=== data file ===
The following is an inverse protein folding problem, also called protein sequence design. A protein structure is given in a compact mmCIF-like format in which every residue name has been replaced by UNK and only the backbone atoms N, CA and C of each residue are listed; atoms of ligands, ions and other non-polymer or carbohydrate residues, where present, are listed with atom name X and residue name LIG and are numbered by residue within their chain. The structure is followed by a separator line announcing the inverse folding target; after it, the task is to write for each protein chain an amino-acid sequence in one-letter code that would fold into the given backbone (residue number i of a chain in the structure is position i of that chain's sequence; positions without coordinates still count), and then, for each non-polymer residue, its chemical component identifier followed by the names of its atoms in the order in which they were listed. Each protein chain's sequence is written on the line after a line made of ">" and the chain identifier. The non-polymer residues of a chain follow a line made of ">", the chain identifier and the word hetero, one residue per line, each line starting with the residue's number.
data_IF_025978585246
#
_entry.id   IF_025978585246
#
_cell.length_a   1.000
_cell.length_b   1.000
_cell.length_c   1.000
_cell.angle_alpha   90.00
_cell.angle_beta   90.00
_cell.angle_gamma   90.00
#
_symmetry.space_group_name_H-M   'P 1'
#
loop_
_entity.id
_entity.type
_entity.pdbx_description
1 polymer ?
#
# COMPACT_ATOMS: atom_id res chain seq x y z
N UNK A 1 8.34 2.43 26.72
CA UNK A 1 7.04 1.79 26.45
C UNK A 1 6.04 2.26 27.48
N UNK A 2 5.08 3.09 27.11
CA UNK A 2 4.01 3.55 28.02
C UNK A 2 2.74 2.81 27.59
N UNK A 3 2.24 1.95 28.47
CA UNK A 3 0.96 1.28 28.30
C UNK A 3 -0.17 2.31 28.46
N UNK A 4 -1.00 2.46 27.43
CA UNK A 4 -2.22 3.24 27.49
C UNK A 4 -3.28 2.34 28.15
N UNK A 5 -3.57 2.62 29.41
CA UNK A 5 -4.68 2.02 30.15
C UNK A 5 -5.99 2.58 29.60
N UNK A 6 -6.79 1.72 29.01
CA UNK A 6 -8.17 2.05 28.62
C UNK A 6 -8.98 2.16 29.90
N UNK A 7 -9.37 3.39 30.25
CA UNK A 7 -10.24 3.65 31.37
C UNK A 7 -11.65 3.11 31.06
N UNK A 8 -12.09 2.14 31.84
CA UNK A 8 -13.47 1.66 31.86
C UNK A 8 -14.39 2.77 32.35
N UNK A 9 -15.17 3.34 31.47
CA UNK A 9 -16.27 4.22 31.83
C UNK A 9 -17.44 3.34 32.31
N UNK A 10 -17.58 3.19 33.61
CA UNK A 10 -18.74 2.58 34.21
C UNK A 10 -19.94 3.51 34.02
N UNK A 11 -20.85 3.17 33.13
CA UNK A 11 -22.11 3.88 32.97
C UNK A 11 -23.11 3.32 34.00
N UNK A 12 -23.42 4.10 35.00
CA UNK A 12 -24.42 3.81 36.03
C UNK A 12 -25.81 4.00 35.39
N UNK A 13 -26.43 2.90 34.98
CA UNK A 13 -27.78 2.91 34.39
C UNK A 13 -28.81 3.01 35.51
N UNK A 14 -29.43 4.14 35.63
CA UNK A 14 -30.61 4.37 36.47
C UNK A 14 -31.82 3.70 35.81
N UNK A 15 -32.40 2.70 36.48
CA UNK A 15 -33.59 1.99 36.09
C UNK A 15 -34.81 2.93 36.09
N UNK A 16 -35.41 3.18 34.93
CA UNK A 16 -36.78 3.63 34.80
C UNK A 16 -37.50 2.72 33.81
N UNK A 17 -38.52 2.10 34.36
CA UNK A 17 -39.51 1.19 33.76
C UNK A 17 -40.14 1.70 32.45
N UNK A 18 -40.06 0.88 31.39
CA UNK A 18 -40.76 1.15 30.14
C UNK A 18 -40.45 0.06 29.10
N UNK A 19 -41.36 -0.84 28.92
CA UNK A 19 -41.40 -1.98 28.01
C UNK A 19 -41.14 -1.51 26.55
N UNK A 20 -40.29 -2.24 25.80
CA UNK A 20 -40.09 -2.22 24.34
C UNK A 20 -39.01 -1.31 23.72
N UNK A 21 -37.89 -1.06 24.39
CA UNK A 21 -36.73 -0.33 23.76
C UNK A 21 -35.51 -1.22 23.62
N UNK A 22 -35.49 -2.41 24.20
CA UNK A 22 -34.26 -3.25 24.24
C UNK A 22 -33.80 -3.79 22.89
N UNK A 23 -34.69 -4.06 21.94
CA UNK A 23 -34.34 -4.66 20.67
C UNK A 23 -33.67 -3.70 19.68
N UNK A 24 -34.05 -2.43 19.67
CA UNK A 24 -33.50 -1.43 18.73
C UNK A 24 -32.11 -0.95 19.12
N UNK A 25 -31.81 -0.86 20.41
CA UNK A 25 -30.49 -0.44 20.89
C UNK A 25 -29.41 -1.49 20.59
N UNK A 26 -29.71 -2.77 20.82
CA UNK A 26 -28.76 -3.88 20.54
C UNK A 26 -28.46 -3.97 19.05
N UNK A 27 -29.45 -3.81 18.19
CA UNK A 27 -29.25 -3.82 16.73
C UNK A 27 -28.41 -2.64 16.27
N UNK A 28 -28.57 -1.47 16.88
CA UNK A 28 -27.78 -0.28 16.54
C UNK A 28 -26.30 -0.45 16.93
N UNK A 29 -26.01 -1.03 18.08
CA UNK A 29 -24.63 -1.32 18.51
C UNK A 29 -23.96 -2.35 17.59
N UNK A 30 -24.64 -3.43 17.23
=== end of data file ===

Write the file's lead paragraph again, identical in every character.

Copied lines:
The following is an inverse protein folding problem, also called protein sequence design. A protein structure is given in a compact mmCIF-like format in which every residue name has been replaced by UNK and only the backbone atoms N, CA and C of each residue are listed; atoms of ligands, ions and other non-polymer or carbohydrate residues, where present, are listed with atom name X and residue name LIG and are numbered by residue within their chain. The structure is followed by a separator line announcing the inverse folding target; after it, the task is to write for each protein chain an amino-acid sequence in one-letter code that would fold into the given backbone (residue number i of a chain in the structure is position i of that chain's sequence; positions without coordinates still count), and then, for each non-polymer residue, its chemical component identifier followed by the names of its atoms in the order in which they were listed. Each protein chain's sequence is written on the line after a line made of ">" and the chain identifier. The non-polymer residues of a chain follow a line made of ">", the chain identifier and the word hetero, one residue per line, each line starting with the residue's number.